Let $f: P(\Bbb{R})\to P(\Bbb{N})$, $f(X)=X\cap \Bbb{N}$.

  1. Find $|f^{-1}(\emptyset)|$.
  2. Prove that $|f^{-1}(\emptyset)|=|f^{-1}(\Bbb{N})|$.

I am having a difficulty solving 2., but this is what I did in 1. :

Logically, $f^{-1}(\emptyset)=\{A|\exists X\in P(\Bbb{R}) \space s.t \space A=(X\setminus X\cap \Bbb{N})\}$. It is clear that $f^{-1}(\emptyset)\subseteq P(\Bbb{R})$ and therefore $|f^{-1}(\emptyset)|\le \aleph $. Let us look at the singleton $\{a\}\subseteq P(\Bbb{R})$. $\forall 0<a<1,\{a\}\in f^{-1}(\emptyset)$ and therefore $|f^{-1}(\emptyset)| \ge \aleph$. By Cantor-Schroeder-Bernstein theorem $|f^{-1}(\emptyset)|=\aleph$.

I would really appreciate criticism on the my attempts and help with "2.".

  • 1
    $\begingroup$ Hint for 2: Look for a bijection $f^{-1}(\emptyset)\to f^{-1}(\Bbb{N})$. I think there's a fairly obvious one. $\endgroup$ – Simon S Feb 5 '15 at 18:29
  • $\begingroup$ Is it admissible to write a function that adds elements? $\endgroup$ – Donna Feb 5 '15 at 18:30
  • 1
    $\begingroup$ Provided it is a well-defined function and a member of the appropriate set, yes. $\endgroup$ – Simon S Feb 5 '15 at 18:35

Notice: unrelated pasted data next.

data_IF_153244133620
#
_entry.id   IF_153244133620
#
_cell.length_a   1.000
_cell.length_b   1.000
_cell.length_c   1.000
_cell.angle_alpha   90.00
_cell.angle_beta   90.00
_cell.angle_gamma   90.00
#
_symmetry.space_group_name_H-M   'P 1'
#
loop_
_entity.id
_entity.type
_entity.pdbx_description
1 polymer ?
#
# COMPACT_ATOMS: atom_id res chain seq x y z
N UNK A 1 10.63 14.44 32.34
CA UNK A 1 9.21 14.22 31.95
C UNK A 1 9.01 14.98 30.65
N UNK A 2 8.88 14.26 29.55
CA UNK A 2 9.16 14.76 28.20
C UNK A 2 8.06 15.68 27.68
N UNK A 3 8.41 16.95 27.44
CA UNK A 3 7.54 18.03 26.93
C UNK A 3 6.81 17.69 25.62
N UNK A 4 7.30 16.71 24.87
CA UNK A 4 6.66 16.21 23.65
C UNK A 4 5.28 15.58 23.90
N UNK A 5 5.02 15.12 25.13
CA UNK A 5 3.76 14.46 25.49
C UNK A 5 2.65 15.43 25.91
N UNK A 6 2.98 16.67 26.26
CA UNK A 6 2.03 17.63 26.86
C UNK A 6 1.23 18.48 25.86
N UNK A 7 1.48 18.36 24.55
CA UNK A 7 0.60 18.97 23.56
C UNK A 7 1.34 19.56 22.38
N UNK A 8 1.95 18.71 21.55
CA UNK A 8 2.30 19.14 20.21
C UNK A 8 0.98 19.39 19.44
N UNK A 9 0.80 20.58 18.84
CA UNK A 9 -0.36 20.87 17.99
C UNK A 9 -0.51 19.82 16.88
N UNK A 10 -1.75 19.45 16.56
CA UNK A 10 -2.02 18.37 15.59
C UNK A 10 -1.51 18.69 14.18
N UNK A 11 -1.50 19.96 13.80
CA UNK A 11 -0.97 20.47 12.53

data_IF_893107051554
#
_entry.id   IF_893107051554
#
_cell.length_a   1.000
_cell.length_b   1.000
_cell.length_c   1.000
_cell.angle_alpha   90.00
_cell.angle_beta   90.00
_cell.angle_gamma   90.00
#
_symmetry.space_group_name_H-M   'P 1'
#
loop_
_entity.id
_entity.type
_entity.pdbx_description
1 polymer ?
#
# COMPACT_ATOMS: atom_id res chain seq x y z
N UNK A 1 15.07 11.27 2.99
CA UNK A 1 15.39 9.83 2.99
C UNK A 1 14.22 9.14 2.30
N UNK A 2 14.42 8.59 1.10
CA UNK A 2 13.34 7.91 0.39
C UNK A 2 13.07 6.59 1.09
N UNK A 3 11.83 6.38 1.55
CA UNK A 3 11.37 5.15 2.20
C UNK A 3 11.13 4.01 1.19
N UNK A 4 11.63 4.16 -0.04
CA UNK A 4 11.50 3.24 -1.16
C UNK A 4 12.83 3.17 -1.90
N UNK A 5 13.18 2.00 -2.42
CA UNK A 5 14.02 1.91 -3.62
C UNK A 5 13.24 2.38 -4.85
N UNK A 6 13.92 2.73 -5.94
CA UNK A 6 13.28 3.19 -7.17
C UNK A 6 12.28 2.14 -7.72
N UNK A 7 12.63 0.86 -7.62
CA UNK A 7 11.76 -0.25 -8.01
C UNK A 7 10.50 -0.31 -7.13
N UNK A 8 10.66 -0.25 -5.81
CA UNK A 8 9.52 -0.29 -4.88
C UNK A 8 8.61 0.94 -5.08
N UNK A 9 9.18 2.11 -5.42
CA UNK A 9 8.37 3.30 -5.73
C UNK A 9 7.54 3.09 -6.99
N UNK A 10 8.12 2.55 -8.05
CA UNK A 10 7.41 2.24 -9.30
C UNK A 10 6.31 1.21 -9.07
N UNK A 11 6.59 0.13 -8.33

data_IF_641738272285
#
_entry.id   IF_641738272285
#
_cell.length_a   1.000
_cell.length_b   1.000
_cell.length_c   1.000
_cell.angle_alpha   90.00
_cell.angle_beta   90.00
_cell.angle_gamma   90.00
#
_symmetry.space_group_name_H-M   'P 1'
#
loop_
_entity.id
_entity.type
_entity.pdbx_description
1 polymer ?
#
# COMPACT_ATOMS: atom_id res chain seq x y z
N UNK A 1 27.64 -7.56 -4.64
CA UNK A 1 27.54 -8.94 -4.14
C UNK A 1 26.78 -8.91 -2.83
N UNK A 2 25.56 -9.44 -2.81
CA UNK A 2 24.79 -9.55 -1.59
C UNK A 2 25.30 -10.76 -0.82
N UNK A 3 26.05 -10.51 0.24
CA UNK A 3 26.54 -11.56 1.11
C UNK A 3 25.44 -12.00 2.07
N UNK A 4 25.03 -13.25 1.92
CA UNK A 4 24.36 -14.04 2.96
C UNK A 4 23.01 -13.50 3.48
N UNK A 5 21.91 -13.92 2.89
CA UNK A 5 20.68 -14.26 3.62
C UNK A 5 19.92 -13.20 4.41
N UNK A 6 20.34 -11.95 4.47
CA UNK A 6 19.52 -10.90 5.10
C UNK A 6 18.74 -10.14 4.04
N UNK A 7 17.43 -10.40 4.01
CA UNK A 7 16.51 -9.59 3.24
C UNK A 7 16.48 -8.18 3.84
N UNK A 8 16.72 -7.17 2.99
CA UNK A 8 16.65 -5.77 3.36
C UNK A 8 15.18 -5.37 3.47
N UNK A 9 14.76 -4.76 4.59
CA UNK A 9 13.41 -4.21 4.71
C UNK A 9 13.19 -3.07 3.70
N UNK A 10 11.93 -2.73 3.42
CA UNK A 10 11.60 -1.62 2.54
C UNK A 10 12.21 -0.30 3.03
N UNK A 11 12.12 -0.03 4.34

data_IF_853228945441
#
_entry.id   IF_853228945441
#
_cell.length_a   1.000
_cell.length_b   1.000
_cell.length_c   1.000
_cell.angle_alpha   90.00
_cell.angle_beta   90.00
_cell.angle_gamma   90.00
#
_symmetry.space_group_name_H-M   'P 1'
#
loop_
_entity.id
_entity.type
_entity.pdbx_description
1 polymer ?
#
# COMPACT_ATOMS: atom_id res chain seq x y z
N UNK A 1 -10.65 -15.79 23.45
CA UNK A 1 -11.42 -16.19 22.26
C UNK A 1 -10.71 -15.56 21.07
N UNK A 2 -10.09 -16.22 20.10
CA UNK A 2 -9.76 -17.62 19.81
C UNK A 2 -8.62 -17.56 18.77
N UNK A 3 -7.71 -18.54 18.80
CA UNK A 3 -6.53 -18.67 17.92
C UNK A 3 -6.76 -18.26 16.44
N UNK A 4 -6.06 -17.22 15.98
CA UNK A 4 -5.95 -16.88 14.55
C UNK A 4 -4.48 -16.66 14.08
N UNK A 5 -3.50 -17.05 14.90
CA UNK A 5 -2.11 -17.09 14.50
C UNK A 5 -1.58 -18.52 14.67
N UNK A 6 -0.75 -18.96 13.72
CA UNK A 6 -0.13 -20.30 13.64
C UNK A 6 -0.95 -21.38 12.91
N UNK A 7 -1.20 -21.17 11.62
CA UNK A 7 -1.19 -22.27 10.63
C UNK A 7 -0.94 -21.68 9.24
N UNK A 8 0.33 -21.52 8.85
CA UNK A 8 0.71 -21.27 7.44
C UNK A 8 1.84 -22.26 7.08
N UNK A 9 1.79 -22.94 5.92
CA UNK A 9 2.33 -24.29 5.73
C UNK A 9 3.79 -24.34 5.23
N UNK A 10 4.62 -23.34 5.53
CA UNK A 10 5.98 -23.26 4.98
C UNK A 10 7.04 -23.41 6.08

So you are looking for a bijection from $f^{-1}(\emptyset)$ to $f^{-1}(\mathbb{N})$.

But what is $f^{-1}(\emptyset)$ really? It is the set containing all subsets of $\mathbb{R}$ that contain no natural numbers. That is, $A\in f^{-1}(\emptyset)$, if $A\cap\mathbb{N}=\emptyset$.

You need to map this set $A$ to a set in $f^{-1}(\mathbb{N})$.

But what is $f^{-1}(\mathbb{N})$? It is the set containing all subsets of $\mathbb{R}$ that contain all natural numbers, that is, $B\in f^{-1}(\mathbb{N})$, if $B\cap\mathbb{N}=\mathbb{N}$.

Can you think of a natural way of mapping the set $A$ that contains no natural numbers at all to a set $B$ that contains all the natural numbers?


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